A US Navy KC-130F Hercules did that feat in 1963 on the USS Forrestal

The largest and heaviest plane that could land and take off on an aircraft carrier

The history of naval aviation is full of fascinating milestones. The very fact that a plane can land on a ship is in itself amazing.

The meaning of the different colors of the flight personnel on warships
These are the authentic Top Gun: the elite of the US Navy fighter aviators

In November 1963, the United States Navy decided to do some of the most amazing tests ever done on an aircraft carrier. The idea was to find out which transport aircraft would be suitable to supply material to this type of ship, and it occurred to them to try a Lockheed KC-130F Hercules. For those who are not familiar with the famous model, it is the aerial refueling version of a transport plane with four turboprop engines. It measures almost 30 meters long and 40 meters from tip to tip of the wings. This aircraft is famous for its ability to land and take off on short and poorly prepared runways.

The aircraft selected for the test was a US Navy Hercules, with numeral 798 and construction number 149798, belonging to the First Logistics Support Squadron of the Fleet (VR-1). The ship chosen was the USS Forrestal (CV-59), an aircraft carrier that was the head of its class and was 325 meters long, then captained by Dick H. Guinn. The pilot who would attempt to accomplish this feat was a naval aviator, Lieutenant James H. Flatley III, who would fly the plane accompanied by Lieutenant Commander W.W. "Smokey" Stovall and Aviation Mechanic 1st Class Ed Brennan.

The day chosen for the tests was November 8, and they would take place in the North Atlantic, 500 nautical miles (about 930 kilometers) from the coast of Massachusetts. The flight deck of the USS Forrestal was cleared of other aircraft to avoid possible collisions due to the large size of the KC-130F.

It should be noted that the test was a complete success, as the KC-130F was able to land without using the landing cables that are used to stop carrier-based fighters from landing on the flight deck. In fact, the Hercules was nicknamed "Look ma, no hook", since it did not need to use the landing hook that naval aircraft use when landing on aircraft carriers. In addition, the KC-130F was also able to take off without resorting to the carrier's steam catapults, which are used to launch embarked aircraft in air operations. That indicates what a formidable aircraft the Hercules is, and also how skilled its crew were.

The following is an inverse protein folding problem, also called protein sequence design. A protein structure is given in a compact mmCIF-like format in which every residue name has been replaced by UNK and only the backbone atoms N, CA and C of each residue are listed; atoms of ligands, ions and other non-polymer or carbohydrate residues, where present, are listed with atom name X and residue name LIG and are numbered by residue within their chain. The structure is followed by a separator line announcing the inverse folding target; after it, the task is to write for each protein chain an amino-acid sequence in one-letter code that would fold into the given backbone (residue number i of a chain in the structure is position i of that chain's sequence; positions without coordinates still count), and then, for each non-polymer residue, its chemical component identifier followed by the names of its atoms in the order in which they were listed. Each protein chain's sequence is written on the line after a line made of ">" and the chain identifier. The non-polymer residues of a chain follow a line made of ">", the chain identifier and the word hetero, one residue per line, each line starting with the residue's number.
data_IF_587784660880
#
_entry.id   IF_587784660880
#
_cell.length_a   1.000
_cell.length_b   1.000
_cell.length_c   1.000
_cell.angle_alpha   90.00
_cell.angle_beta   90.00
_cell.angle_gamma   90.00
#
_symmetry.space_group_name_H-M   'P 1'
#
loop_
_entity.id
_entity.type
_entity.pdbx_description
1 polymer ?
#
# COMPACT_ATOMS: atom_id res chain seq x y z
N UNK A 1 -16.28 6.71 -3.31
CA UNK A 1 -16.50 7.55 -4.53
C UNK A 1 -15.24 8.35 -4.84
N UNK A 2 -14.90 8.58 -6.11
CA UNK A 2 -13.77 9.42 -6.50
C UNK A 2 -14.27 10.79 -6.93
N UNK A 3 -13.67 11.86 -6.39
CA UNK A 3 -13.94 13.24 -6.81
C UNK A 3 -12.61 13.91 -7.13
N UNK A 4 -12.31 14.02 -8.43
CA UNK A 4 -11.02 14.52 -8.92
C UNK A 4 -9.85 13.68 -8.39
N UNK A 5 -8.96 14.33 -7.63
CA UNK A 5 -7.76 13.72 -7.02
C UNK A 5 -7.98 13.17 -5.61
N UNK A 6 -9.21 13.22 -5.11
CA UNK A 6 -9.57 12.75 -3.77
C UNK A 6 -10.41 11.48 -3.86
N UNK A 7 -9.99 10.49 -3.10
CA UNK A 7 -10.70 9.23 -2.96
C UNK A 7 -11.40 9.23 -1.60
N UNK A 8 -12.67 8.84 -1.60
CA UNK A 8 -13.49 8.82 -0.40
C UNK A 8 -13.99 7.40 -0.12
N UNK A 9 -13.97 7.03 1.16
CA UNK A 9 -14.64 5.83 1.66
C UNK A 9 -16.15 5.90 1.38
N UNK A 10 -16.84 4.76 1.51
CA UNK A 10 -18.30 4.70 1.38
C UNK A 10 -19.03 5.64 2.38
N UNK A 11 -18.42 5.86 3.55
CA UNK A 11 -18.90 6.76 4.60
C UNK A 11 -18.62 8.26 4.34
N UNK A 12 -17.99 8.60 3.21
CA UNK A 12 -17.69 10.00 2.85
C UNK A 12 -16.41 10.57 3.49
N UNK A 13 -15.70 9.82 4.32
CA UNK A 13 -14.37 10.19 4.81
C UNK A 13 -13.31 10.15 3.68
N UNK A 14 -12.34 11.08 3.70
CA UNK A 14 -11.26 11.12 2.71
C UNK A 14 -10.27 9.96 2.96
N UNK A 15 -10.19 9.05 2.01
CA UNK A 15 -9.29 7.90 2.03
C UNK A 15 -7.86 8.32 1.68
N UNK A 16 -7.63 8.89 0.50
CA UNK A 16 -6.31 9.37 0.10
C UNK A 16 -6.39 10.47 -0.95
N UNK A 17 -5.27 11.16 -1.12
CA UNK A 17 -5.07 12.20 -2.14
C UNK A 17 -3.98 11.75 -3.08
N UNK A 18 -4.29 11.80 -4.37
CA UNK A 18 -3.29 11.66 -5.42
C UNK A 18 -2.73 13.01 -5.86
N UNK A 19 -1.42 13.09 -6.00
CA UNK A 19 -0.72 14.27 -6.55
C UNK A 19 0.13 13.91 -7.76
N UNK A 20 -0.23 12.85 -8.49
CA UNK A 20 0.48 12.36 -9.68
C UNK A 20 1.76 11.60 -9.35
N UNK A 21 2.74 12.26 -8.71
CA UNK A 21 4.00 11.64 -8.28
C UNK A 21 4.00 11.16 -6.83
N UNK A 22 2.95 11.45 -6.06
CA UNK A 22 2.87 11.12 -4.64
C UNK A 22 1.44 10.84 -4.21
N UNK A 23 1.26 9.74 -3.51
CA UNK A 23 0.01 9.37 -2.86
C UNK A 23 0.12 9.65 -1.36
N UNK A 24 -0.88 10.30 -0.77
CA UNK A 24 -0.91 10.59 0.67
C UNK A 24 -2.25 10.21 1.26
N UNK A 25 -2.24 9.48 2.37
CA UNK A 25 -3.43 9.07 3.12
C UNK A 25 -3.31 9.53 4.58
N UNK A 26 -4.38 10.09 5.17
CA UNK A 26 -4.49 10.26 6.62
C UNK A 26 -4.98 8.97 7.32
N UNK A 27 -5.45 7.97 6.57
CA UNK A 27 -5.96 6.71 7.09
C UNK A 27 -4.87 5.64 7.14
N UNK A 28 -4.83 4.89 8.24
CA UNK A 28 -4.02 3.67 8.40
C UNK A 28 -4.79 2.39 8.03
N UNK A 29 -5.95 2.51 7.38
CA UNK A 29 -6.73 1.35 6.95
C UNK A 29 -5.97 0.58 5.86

During those tests, the KC-130F piloted by Lieutenant Flatley made a total of 21 landings without a landing cable and another 21 takeoffs without a catapult, in addition to 29 "touch-and-go", which is what it is called in aeronautical terms the landings in which the plane does not come to a stop and takes off again.

Weighing 85,000 pounds (38,555 kilograms), it took the plane just 267 feet (81.4 meters) to come to a stop under its own power on the USS Forrestal's flight deck. Landings were made testing different weights. At maximum load, a total of 121,000 pounds (54,884 kilograms), the plane needed 460 feet (about 140 meters) to land and 745 feet (227 meters) to take off.

For that feat, Lieutenant Flatley received the Distinguished Service Cross. Otherwise, despite the success of the test, the US Navy considered the use of the C-130 Hercules as carrier logistics aircraft very risky. Its large size prevented it from operating on flight decks usually crowded with other aircraft. Also, it was too big for the ship's elevators, and it didn't fit in the aircraft hangar either.

To take on that mission, the Grumman C-2 Greyhound was developed, a 17-meter-long, 24-meter-wingspan twin-engine derivative of the E-2 Hawkeye early-warning aircraft, which had made its first flight in 1960. The Greyhound is now being replaced by V-22 Osprey tiltrotors.

The KC-130F 149798 "Look ma, no hook" was in service with the VR-1 until 2005, when it was donated to the National Museum of Naval Aviation in Pensacola, Florida, where it is currently on display (as you can see on these lines). You can see below some footage of those historic tests of 1963:


Photos: National Naval Aviation Museum / NavSource / avgeekery.com.

Don't miss the news and content that interest you. Receive the free daily newsletter in your email:

Opina sobre esta entrada:

Debes iniciar sesión para comentar. Pulsa aquí para iniciar sesión. Si aún no te has registrado, pulsa aquí para registrarte.